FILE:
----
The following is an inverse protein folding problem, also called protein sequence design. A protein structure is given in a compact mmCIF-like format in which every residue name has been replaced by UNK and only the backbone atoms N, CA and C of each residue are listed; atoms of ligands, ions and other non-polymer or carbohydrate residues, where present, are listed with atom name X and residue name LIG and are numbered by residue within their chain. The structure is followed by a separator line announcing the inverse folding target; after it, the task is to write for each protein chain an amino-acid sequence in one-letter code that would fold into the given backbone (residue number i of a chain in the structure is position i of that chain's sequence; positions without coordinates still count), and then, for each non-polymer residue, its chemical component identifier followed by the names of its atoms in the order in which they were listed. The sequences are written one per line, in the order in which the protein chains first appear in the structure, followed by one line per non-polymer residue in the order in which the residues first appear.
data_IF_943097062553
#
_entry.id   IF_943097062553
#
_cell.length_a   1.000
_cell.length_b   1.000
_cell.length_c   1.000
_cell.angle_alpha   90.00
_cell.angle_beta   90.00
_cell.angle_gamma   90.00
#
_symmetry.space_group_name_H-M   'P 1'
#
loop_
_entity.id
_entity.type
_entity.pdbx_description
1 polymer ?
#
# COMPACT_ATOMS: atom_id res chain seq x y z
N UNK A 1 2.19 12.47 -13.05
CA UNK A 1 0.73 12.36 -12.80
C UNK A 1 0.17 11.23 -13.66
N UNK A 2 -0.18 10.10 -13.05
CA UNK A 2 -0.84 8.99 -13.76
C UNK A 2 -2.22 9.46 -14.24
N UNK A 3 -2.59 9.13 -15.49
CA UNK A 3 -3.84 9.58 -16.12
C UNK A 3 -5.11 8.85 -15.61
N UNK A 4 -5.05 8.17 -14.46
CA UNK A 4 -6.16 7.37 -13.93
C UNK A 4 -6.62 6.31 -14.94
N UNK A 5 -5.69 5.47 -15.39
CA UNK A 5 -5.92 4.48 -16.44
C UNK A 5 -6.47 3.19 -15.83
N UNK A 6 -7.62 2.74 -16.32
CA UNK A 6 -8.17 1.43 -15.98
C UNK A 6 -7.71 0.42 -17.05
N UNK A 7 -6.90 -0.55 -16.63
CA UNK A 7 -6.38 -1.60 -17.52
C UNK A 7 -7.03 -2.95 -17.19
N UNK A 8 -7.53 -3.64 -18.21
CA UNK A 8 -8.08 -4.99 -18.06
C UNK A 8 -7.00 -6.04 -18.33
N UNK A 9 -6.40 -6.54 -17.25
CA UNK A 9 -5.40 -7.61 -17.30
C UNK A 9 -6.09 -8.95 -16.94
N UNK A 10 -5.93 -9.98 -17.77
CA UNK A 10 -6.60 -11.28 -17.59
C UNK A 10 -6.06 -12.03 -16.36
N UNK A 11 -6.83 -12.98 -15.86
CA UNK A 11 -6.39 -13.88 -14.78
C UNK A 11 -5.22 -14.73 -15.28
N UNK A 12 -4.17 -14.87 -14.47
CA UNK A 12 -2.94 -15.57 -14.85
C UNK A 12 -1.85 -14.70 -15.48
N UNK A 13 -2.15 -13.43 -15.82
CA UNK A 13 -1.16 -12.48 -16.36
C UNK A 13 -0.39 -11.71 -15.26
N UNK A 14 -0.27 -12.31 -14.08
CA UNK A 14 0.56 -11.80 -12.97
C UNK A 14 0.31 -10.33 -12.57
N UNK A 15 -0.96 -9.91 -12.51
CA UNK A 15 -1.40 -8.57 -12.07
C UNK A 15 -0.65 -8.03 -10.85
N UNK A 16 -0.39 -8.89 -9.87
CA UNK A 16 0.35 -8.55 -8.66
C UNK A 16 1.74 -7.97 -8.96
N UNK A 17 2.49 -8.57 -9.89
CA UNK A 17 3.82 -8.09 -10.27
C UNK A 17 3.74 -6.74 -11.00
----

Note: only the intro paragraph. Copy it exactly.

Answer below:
The following is an inverse protein folding problem, also called protein sequence design. A protein structure is given in a compact mmCIF-like format in which every residue name has been replaced by UNK and only the backbone atoms N, CA and C of each residue are listed; atoms of ligands, ions and other non-polymer or carbohydrate residues, where present, are listed with atom name X and residue name LIG and are numbered by residue within their chain. The structure is followed by a separator line announcing the inverse folding target; after it, the task is to write for each protein chain an amino-acid sequence in one-letter code that would fold into the given backbone (residue number i of a chain in the structure is position i of that chain's sequence; positions without coordinates still count), and then, for each non-polymer residue, its chemical component identifier followed by the names of its atoms in the order in which they were listed. The sequences are written one per line, in the order in which the protein chains first appear in the structure, followed by one line per non-polymer residue in the order in which the residues first appear.